How undocumented immigrants in NH make a living without the right to drive

By GABRIELA LOZADA

New Hampshire Public Radio/Report for America

Published: 09-25-2023 7:59 AM

When her dad would drop her off at school in Nashua, Mirka Estrella would spend the whole school day feeling scared and nervous. Her dad drove without a license; he couldn’t get one because he was undocumented. The possibility of losing him to deportation was a constant fear.

Estrella’s parents are two of the nearly 10,000 undocumented people living in New Hampshire, according to the Pew Research Center. Advocates say every one of them who is driving doesn’t have a driver’s license. New Hampshire law doesn’t grant this population access to this vital piece of ID, as Massachusetts, Rhode Island, Connecticut and Vermont do.

Estrella says her family was forced to make a plan in case her father, the main breadwinner, was arrested and deported. Her dad would teach her and her siblings how to cook and take care of themselves.

“You never know at what moment it could happen, and as a kid it would always resonate in my mind,” Estrella said.

Even though that didn’t happen, Estrella, now 21, says that was always on her mind. She says that has caused her PTSD. Research has shown that children of undocumented immigrant parents without a driver’s license usually experience constant fear, nightmares and long-term emotional harm.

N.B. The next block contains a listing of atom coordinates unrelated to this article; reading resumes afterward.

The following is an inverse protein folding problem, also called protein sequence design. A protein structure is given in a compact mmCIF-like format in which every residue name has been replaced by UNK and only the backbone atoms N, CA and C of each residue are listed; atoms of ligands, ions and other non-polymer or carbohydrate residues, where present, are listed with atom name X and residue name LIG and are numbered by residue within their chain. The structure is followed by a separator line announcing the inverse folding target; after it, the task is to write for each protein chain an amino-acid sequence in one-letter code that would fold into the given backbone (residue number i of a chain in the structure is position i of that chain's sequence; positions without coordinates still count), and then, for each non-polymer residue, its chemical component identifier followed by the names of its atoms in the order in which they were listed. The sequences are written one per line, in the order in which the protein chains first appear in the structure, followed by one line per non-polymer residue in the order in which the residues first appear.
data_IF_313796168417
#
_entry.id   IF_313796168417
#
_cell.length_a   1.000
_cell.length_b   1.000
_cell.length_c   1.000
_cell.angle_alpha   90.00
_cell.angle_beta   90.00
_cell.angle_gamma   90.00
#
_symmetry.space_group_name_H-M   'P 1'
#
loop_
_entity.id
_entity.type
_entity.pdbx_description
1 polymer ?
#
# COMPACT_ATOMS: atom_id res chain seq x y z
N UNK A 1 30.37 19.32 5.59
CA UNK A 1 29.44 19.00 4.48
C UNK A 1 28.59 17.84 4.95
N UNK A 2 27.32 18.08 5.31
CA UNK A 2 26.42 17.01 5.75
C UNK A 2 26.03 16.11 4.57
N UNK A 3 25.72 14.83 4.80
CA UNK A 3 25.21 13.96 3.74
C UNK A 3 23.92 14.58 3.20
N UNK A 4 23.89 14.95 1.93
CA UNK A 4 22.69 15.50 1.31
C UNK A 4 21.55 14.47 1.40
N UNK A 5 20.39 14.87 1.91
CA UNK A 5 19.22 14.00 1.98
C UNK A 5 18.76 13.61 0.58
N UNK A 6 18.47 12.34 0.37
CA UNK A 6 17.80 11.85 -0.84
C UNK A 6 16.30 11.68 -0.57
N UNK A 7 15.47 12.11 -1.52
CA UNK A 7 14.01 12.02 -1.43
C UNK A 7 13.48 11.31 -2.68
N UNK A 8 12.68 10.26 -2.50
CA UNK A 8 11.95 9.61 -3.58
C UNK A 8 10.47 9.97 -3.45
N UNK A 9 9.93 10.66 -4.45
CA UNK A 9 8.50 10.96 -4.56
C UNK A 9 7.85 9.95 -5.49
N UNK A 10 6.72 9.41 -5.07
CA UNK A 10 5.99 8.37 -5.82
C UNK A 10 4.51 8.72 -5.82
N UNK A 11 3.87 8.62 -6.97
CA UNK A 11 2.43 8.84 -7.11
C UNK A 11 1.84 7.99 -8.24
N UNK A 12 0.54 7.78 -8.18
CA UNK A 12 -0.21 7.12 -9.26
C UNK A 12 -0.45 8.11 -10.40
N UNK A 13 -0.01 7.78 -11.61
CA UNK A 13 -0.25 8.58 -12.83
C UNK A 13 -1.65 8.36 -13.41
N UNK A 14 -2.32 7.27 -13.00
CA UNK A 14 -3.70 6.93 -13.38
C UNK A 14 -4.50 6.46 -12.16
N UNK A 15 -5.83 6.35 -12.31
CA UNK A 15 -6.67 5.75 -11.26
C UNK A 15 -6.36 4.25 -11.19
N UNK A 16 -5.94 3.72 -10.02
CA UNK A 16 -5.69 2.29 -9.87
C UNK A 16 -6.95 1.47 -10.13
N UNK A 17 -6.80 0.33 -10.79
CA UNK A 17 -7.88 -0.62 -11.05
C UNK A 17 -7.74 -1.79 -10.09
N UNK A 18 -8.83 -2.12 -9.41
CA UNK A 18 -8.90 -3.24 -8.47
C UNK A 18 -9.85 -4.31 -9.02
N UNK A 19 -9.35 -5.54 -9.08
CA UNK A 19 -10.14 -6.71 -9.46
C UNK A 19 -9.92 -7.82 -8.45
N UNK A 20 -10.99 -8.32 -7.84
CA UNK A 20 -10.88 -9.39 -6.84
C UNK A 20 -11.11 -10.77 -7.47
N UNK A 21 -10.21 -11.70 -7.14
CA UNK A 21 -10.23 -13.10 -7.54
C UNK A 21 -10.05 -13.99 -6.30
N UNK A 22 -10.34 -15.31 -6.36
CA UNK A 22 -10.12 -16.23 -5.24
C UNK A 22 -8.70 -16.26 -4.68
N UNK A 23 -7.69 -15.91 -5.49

For families like the Estrellas, the fear is pervasive, but so too are the financial and emotional strains that come without having this piece of ID.

The Massachusetts model

For the past five years, advocates in New Hampshire have been trying to pass legislation that could help families like the Estrellas get driver’s licenses. Immigration lawyer Bruno D’Britto says the 17-year-long effort in Massachusetts could be a model here.

This summer a new law went into effect allowing undocumented immigrants in that state to get licenses. A Massachusetts Budget and Policy Center report says this law could allow 45,000 to 85,000 undocumented people to get licensed in the next three years.

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Massachusetts has now instructions on how to get one in 15 languages.

“Something that was crucial (there) was having business owners’ support and people from the law enforcement,” he said.

Earlier this summer, D’Britto gathered police department chiefs from Merrimack, Manchester and Hollis who have shown support for a similar law in New Hampshire. Nashua and Manchester mayors also support the proposal. They say it will help identify drivers better, make sure people know the traffic laws and make safer highways.

Diniz, from Brazil, says all she needs is a valid license to be able to make a living here. She already knows the traffic laws, as she used to drive frequently in her country, she says. She lives with her husband Travis, an American citizen. (This story is not using their real names to protect their identity.)

While Diniz is technically living lawfully in the U.S. as she applies for asylum, backlogs in immigration courts can significantly delay the process to obtain a work permit, which would eventually allow her to get a driver’s license.

State law prohibits asylum-seekers like her, and undocumented immigrants, from getting this type of ID.